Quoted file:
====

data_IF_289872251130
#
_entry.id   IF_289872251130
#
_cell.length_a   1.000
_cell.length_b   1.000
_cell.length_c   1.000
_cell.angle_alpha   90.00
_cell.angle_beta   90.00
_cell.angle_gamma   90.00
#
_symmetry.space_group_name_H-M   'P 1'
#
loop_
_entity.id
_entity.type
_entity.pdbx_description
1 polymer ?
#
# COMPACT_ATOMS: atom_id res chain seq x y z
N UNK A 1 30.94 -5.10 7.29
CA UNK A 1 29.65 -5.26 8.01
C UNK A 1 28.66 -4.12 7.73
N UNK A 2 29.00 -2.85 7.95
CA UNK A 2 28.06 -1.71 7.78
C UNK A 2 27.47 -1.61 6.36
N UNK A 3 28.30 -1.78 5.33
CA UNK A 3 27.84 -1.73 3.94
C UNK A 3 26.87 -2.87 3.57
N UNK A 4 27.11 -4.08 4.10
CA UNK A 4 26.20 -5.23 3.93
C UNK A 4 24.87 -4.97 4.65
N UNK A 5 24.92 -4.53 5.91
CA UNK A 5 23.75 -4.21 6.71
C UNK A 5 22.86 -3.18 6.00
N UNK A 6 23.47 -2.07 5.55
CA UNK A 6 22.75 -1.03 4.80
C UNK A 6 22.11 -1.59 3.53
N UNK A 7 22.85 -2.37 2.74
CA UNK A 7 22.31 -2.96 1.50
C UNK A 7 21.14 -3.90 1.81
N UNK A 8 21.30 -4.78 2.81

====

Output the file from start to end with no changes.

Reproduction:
data_IF_289872251130
#
_entry.id   IF_289872251130
#
_cell.length_a   1.000
_cell.length_b   1.000
_cell.length_c   1.000
_cell.angle_alpha   90.00
_cell.angle_beta   90.00
_cell.angle_gamma   90.00
#
_symmetry.space_group_name_H-M   'P 1'
#
loop_
_entity.id
_entity.type
_entity.pdbx_description
1 polymer ?
#
# COMPACT_ATOMS: atom_id res chain seq x y z
N UNK A 1 30.94 -5.10 7.29
CA UNK A 1 29.65 -5.26 8.01
C UNK A 1 28.66 -4.12 7.73
N UNK A 2 29.00 -2.85 7.95
CA UNK A 2 28.06 -1.71 7.78
C UNK A 2 27.47 -1.61 6.36
N UNK A 3 28.30 -1.78 5.33
CA UNK A 3 27.84 -1.73 3.94
C UNK A 3 26.87 -2.87 3.57
N UNK A 4 27.11 -4.08 4.10
CA UNK A 4 26.20 -5.23 3.93
C UNK A 4 24.87 -4.97 4.65
N UNK A 5 24.92 -4.53 5.91
CA UNK A 5 23.75 -4.21 6.71
C UNK A 5 22.86 -3.18 6.00
N UNK A 6 23.47 -2.07 5.55
CA UNK A 6 22.75 -1.03 4.80
C UNK A 6 22.11 -1.59 3.53
N UNK A 7 22.85 -2.37 2.74
CA UNK A 7 22.31 -2.96 1.50
C UNK A 7 21.14 -3.90 1.81
N UNK A 8 21.30 -4.78 2.81